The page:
Sunday, September 6, 2015

Fund Research Not PhDs

A media report suggests that the leading Group of Eight Universities in Australia has proposed that funding of PHD students be limited to the world ranked universities: "Fund PhDs at the best unis and forget the rest, say elite universities" (Tim Dodd, AFR, 5 September 2015). I suggest instead that universities charge student fees for PHDs, as for other postgraduate degrees. Universities can then compete for research grants to cover the extra cost of any research facilities the PHDs need.

The Go8's proposal would cut funding in some disciplines from Macquarie, Flinders, La Trobe, Newcastle, Western Sydney, Curtin, James Cook, Bond, Murdoch,  Griffith, Tasmania, Murdoch and RMIT universities. Instead I propose abolishing the Research Training Scheme, Australian Postgraduate Awards and the International Postgraduate Research Scholarships. The funds from these schemes should instead be awarded to universities on a competitive basis for research.

The current system conflates funding of research training and research. I suggest these be separated.  University and departmental rankings are not a good way to select the best research to fund. A better alternative would be to have the tuition costs of research students covered by fees and the research paid for by competitive research grants. Those universities with a good research track record, and good research proposals, would be able to attract more research funding and so be able to have more PHD students. Those universities unable to attract research funding could still offer PHDs in fields which do not require expensive equipment and offer "professional" doctorates, paid for by fees.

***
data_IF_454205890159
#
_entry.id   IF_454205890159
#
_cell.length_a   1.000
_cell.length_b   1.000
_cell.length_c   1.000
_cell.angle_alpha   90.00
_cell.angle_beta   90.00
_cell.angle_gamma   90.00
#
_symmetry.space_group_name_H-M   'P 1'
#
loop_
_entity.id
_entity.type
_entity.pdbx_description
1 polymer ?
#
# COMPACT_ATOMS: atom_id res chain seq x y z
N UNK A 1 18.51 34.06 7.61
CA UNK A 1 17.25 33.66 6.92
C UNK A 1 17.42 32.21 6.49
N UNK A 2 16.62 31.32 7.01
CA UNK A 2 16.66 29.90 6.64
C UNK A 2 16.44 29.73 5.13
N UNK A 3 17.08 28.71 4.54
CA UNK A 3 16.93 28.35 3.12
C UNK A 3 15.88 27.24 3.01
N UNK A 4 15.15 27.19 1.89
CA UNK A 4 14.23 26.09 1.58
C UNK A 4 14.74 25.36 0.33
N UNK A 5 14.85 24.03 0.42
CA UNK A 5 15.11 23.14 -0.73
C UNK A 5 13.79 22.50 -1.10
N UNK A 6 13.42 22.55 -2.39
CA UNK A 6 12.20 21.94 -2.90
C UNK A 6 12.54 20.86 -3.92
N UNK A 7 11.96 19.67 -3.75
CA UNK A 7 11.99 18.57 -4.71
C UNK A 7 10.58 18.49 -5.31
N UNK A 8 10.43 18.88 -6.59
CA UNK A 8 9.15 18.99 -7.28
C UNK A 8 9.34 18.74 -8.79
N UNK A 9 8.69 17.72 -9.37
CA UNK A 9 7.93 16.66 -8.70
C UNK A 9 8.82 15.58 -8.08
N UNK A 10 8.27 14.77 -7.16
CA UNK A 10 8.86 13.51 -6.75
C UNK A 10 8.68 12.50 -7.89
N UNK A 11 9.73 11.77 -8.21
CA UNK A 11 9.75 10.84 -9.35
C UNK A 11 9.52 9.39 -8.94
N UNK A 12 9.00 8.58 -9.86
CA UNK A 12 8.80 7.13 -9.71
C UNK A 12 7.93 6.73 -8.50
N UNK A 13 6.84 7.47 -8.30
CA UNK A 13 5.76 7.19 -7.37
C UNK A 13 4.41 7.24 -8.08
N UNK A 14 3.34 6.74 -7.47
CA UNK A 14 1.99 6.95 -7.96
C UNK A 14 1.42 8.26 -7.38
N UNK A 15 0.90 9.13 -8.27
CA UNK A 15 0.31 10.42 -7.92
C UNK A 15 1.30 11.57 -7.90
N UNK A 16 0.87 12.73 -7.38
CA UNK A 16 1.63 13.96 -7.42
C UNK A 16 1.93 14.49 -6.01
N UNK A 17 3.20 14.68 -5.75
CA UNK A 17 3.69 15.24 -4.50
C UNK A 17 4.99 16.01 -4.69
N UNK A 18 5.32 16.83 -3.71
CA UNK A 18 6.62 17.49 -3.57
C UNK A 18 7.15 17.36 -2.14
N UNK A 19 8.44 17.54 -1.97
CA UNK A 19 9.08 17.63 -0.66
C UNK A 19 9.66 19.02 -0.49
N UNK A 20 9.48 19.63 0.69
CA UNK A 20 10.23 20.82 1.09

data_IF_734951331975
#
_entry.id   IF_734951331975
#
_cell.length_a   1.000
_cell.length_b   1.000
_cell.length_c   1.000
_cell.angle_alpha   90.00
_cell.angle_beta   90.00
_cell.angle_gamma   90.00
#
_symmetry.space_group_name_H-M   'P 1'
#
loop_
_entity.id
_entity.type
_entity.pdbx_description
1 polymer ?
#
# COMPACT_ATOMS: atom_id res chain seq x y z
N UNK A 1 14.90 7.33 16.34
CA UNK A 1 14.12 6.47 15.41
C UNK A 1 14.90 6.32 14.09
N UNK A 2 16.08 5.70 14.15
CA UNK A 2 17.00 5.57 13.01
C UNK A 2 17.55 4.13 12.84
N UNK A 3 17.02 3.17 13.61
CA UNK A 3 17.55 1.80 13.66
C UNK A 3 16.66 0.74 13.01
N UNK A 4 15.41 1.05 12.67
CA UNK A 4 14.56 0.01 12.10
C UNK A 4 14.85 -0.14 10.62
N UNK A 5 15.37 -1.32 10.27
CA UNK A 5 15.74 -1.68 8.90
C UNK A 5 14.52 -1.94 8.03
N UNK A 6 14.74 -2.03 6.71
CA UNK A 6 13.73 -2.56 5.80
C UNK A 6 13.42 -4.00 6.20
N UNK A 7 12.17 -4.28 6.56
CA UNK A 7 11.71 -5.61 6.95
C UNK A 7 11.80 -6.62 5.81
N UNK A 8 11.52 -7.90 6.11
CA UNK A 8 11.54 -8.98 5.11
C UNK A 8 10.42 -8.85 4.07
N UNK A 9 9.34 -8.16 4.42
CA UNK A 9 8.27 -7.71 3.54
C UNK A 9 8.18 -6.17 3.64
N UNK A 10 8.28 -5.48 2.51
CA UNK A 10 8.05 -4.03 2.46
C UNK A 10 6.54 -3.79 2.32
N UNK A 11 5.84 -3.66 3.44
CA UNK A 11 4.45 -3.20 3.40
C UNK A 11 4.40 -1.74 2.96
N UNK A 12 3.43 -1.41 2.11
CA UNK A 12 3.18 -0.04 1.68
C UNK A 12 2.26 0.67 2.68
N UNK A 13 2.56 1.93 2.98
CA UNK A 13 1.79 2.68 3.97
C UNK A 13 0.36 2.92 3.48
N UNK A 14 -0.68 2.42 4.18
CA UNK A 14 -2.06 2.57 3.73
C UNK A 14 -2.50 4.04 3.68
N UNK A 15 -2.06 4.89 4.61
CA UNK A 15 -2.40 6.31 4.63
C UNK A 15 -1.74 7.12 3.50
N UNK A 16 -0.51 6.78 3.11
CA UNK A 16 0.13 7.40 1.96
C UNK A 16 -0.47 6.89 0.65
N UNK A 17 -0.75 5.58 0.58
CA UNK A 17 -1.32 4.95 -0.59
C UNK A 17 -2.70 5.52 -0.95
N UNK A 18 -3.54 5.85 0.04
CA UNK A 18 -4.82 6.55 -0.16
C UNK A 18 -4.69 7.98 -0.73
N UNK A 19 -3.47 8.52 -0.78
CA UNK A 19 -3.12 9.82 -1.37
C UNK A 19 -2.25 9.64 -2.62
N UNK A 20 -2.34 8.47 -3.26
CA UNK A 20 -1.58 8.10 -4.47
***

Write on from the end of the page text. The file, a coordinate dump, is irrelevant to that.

Also I suggest "flipping" the approach to research training. The Go8 submission assumes there should be a few PHDs and everyone else has to have an inferior "professional" degree. I suggest reversing this and assume a professional degree is normal and a PHD is a specialized subset of this. All doctoral candidates would be required to start with a professional style program, where they have to take courses in communication and innovation, as well as research techniques. These courses would be paid for by the student through fees (with the usual government loans and subsidies available for domestic students). A small proportion (perhaps 10%) of those students who show the greatest aptitude for research would go on to a research degree (partly funded by research grants), most would complete a professional doctorate (paid for by the student fees).

The current PHD funding scheme is flawed in that it pays universities to produce far more research graduates than there are jobs for (about ten times as many) and does not fund the best research. If funds were moved from these unnecessary PHDs, there would be more for quality research and more graduates with useful skills.

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